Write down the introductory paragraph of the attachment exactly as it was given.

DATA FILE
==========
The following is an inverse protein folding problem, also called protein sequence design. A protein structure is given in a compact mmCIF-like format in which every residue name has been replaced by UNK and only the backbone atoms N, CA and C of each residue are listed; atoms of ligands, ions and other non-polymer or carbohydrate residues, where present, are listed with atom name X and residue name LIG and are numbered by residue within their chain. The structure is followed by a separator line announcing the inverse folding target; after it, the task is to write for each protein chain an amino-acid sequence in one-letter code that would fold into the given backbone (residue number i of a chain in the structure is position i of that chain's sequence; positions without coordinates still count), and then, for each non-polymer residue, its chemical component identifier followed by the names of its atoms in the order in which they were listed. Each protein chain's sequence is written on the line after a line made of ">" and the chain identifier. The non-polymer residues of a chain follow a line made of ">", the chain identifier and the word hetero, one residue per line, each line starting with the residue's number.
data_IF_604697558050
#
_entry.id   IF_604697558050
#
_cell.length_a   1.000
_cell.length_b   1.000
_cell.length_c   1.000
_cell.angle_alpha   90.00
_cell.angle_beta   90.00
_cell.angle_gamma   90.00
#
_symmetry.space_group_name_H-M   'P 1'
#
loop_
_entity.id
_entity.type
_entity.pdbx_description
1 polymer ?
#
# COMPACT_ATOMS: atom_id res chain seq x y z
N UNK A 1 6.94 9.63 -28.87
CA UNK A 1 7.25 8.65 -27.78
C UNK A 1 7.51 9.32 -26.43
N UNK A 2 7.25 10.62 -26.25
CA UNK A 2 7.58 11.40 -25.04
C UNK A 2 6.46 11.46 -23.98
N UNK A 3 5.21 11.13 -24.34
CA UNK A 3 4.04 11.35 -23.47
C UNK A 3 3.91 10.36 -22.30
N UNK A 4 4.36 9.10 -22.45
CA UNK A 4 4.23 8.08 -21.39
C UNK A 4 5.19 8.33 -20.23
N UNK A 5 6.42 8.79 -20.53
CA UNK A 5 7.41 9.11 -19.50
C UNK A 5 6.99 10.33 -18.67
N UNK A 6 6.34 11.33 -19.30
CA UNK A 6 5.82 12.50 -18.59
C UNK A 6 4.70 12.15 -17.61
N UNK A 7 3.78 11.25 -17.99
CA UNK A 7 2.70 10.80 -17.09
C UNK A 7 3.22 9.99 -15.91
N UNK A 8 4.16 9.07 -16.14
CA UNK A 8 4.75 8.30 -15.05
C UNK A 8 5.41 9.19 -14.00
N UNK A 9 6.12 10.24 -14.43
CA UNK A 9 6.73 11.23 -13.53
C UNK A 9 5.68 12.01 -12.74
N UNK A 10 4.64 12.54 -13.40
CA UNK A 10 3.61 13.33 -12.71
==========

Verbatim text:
The following is an inverse protein folding problem, also called protein sequence design. A protein structure is given in a compact mmCIF-like format in which every residue name has been replaced by UNK and only the backbone atoms N, CA and C of each residue are listed; atoms of ligands, ions and other non-polymer or carbohydrate residues, where present, are listed with atom name X and residue name LIG and are numbered by residue within their chain. The structure is followed by a separator line announcing the inverse folding target; after it, the task is to write for each protein chain an amino-acid sequence in one-letter code that would fold into the given backbone (residue number i of a chain in the structure is position i of that chain's sequence; positions without coordinates still count), and then, for each non-polymer residue, its chemical component identifier followed by the names of its atoms in the order in which they were listed. Each protein chain's sequence is written on the line after a line made of ">" and the chain identifier. The non-polymer residues of a chain follow a line made of ">", the chain identifier and the word hetero, one residue per line, each line starting with the residue's number.